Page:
Simon Read: RBS has shown once again that it doesn't give a stuff about customers
Simon Read is Personal Finance Editor at The Independent. He edits the Saturday Your Money section and writes the Daily Money column and Wednesday’s Midweek Money section in i newspaper. He also writes for the news and business pages of the Independent and i newspaper and is a regular money commentator on TV station London Live. He has won numerous awards including Consumer Finance Journalist of the Year.
Saturday 05 April 2014
So RBS is closing 44 more bank branches, 14 of which are the “last bank in town”. What does that tell you about the bank? Does it underline its commitment to customers, as expressed by new boss Ross McEwan a few weeks ago?
At the end of February he said he wanted to change things. Specifically he expressed the intention to reverse the bank's position as “the least-trusted company in the least-trusted sector of the economy”. (They were his words, by the way!)
He identified trust as being key to rebuilding the bank's battered brand. He predicted that by 2020 it will have reversed its position as Britain's most-despised bank. By then it hopes to be “the number one bank for customer service and the most trusted bank in the UK”.
I have two words for Mr McEwan: Fat Chance!
When he made his laudable but lofty ambitions public I wrote in this column that I was prepared to give the bank another chance, especially if it fulfilled some of its promises to put customers first.
Yet again I've been let down by the bank. I understand the need to shut down branches from time to time if they become uneconomic or demand disappears. But RBS – along with most of the other major banks – has made a commitment not to leave customers stranded.
But this is exactly what it plans to do. Where? Here's a list of the 14 “last banks in town” that RBS is abandoning: seven are in Scotland, six in England and one in Wales.
Those in Scotland are Castletown, near Thurso; Patthead and East Linton, East Lothian; Greenlow and Newton, Scottish Borders; Bonnybridge, near Falkirk. and Chirnside, Berwickshire.
Those in England are Bollington, Cheshire; Fair Oak, near Eastleigh; Chelford, Cheshire; Highcliffe-on-Sea, Dorset; Old Roan, Liverpool; Repton, Derbyshire. The branch in Wales is Radyr, near Cardiff.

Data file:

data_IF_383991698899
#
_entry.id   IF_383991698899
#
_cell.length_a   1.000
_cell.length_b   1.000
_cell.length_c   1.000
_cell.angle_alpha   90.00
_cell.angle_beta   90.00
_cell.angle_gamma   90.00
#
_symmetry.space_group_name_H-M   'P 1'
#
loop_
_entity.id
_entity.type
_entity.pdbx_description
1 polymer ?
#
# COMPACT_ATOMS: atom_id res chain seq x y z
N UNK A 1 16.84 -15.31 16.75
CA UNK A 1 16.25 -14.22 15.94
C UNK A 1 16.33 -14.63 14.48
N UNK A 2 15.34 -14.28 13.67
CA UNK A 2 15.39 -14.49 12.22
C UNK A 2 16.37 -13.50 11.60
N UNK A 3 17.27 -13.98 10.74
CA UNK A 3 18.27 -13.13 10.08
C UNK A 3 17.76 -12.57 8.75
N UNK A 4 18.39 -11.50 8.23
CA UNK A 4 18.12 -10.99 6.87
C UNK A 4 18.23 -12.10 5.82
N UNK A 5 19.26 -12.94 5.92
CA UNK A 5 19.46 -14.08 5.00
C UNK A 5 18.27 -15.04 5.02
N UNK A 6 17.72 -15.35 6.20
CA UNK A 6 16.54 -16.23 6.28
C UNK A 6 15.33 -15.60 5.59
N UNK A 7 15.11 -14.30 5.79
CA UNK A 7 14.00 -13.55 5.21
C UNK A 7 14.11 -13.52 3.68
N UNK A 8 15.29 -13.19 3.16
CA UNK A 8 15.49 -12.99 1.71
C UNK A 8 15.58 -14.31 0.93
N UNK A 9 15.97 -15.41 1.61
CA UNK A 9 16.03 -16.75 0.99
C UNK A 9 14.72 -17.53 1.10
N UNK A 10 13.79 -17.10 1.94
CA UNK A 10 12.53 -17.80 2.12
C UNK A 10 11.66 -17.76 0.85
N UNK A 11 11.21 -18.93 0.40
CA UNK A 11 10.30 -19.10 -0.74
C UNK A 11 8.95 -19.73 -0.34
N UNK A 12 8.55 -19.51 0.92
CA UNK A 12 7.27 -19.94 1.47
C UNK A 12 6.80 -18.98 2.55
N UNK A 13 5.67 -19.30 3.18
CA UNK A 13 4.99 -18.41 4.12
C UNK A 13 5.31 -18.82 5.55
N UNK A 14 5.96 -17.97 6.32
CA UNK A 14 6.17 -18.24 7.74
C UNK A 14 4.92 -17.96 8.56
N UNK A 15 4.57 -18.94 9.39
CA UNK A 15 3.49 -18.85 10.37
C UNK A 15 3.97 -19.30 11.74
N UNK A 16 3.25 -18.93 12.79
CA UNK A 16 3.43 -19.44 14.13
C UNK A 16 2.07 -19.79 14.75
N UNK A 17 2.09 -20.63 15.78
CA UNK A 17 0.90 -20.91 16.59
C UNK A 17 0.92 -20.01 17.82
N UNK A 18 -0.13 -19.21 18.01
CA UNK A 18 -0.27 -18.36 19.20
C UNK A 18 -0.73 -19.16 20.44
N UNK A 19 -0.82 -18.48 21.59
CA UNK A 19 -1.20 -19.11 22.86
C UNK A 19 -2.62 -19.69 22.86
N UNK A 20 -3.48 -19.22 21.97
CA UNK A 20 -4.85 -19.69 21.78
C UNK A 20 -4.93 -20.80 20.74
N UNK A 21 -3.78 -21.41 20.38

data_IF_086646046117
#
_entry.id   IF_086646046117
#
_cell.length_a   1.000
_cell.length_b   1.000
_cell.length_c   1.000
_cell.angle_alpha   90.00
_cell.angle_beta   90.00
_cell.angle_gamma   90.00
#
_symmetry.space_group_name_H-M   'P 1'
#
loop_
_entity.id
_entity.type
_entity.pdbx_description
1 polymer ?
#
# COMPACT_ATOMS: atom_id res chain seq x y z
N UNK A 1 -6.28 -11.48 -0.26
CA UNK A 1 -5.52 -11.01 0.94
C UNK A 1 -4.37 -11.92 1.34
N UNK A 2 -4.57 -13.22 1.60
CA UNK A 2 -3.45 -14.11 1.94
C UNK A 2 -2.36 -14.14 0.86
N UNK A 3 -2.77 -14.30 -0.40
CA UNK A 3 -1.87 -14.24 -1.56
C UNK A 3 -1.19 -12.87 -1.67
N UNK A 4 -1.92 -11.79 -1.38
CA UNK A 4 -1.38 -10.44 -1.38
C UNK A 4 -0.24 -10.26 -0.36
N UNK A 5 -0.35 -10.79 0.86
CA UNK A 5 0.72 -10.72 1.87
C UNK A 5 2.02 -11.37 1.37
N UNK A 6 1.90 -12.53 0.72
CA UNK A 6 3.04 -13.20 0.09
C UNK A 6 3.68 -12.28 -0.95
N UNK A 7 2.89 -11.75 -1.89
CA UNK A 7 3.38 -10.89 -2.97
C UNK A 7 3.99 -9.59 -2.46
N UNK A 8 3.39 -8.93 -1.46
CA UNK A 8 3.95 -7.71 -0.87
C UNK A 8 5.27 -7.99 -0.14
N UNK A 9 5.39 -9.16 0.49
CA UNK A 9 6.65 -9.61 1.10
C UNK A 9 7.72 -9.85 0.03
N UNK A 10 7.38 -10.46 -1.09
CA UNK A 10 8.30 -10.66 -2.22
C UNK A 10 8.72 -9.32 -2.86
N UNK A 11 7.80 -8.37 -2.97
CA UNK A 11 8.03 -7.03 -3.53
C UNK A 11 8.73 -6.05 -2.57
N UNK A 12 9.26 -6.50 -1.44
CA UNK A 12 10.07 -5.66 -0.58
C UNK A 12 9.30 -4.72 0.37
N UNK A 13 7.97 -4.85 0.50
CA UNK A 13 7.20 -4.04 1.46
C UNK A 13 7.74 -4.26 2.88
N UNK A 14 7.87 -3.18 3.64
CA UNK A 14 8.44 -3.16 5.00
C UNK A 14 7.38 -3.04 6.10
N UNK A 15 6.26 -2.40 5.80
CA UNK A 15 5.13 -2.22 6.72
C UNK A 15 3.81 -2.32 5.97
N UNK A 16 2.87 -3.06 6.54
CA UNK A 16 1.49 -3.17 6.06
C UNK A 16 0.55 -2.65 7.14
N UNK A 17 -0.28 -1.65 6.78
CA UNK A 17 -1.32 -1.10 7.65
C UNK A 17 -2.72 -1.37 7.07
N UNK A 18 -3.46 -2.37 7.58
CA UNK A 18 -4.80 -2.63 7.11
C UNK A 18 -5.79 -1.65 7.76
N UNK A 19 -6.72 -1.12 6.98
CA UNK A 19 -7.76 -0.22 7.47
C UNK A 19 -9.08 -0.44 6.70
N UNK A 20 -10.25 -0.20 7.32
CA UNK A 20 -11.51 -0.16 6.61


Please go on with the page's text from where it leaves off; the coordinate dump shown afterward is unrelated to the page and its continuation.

Why does it matter? Because they are essential to local communities. Closures don't just hit personal customers, but local businesses, too. In every village or town across the country where the last bank has left, local shops have quickly shut down.
RBS's move had provoked anger. Charlotte Webster, campaign director of Move Your Money said: “RBS has consistently undermined the interests of its customers and wider society since being bailed out in 2008. Not only has the bank lost the £45bn that it was bailed out with, it's also driven businesses into the ground for its own profit.
”It's no surprise, then, to see the bank let down its customers once again by upping sticks and leaving town – even where it's promised not to do so. Banks just can't be trusted to take customers' needs into account, even when the only reason it's still around is because of our support.“
Derek French, director of the Campaign for Community Banking Services, lambasted the bank for planning to shut 14 branches previously protected by the RBS's pledge not to close where it is ”last bank in town“.
”Some 247 'last-bank' communities previously protected under a pledge in the RBS and NatWest Customer Charter, whose criteria were improved and confirmed as recently as March 2012, are now vulnerable as each case will be considered 'on its merits' – merits to be decided by the bank alone,“ Mr French pointed out.
”The future of 'keep open' pledges by Lloyds Banking Group, which protects 189 branches, and the much-smaller, informal pledge by Barclays, must be regarded as at risk as they come up for review.“
The growing movement to shut last branches is one we should fight. My belief is that banks have a social responsibility to the communities they serve which means not abandoning customers. Shoving a cash machine in a local supermarket is not enough. A hole in the wall simply won't suffice if the bank's hard-nosed decision is sending local traders to the wall.
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